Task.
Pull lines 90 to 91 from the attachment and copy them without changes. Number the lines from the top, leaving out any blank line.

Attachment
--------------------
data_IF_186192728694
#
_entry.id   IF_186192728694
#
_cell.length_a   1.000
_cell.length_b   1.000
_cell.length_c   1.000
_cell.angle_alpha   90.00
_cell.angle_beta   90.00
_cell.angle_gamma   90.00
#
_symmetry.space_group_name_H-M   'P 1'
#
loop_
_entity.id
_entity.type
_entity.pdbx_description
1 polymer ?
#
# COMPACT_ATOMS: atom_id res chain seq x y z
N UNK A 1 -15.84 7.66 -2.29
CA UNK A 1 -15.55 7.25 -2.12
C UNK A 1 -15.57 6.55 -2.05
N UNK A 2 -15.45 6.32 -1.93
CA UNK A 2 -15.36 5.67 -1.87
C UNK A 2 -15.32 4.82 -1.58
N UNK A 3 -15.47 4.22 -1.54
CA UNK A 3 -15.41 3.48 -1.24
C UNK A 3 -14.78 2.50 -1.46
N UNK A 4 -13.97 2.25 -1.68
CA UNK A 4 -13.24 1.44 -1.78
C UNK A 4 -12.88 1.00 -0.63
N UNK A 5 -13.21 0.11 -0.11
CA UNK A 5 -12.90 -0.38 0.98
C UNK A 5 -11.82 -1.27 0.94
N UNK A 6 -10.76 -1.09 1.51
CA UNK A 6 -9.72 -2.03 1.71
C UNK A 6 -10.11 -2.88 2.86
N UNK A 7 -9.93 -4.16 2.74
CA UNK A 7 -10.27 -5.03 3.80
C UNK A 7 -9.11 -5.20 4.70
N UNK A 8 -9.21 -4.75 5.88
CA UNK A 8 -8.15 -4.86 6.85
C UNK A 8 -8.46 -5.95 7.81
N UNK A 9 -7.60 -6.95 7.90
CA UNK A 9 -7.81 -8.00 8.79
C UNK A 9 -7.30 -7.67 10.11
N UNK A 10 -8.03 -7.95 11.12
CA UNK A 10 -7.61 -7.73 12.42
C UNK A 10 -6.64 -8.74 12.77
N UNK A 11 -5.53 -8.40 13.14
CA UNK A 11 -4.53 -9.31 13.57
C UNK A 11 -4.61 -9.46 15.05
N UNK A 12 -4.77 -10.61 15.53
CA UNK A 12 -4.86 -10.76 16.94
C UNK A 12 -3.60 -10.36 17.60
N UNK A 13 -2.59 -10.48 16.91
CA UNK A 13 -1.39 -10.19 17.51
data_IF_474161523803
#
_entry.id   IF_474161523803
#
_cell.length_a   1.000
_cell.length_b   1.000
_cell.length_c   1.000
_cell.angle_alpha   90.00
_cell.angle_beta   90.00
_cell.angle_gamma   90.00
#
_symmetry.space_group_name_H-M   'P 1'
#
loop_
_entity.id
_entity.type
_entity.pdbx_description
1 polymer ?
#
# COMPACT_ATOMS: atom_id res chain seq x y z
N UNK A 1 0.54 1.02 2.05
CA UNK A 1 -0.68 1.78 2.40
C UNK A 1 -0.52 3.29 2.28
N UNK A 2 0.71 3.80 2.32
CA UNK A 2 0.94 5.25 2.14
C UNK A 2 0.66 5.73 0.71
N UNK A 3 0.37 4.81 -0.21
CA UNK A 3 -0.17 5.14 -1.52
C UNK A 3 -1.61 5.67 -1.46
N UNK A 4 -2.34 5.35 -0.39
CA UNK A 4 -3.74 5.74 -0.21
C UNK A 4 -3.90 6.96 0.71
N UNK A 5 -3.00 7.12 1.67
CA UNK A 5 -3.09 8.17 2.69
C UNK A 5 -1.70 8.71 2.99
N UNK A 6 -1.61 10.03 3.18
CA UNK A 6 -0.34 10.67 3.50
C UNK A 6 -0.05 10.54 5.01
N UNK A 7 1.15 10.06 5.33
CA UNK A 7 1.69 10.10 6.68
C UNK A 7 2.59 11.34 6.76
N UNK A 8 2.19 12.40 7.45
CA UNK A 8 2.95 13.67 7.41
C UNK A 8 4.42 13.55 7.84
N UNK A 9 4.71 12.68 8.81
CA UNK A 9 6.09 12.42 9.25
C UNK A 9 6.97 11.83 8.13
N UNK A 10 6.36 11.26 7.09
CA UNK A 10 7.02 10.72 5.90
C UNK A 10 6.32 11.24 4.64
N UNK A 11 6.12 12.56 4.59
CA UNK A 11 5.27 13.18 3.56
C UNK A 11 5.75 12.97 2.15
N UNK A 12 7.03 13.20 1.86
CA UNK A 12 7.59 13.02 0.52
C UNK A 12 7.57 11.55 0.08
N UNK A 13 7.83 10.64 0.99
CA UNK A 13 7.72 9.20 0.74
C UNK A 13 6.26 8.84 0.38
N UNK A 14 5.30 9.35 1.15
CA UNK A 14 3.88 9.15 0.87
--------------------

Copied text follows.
C UNK A 4 -3.90 6.96 0.71
N UNK A 5 -3.00 7.12 1.67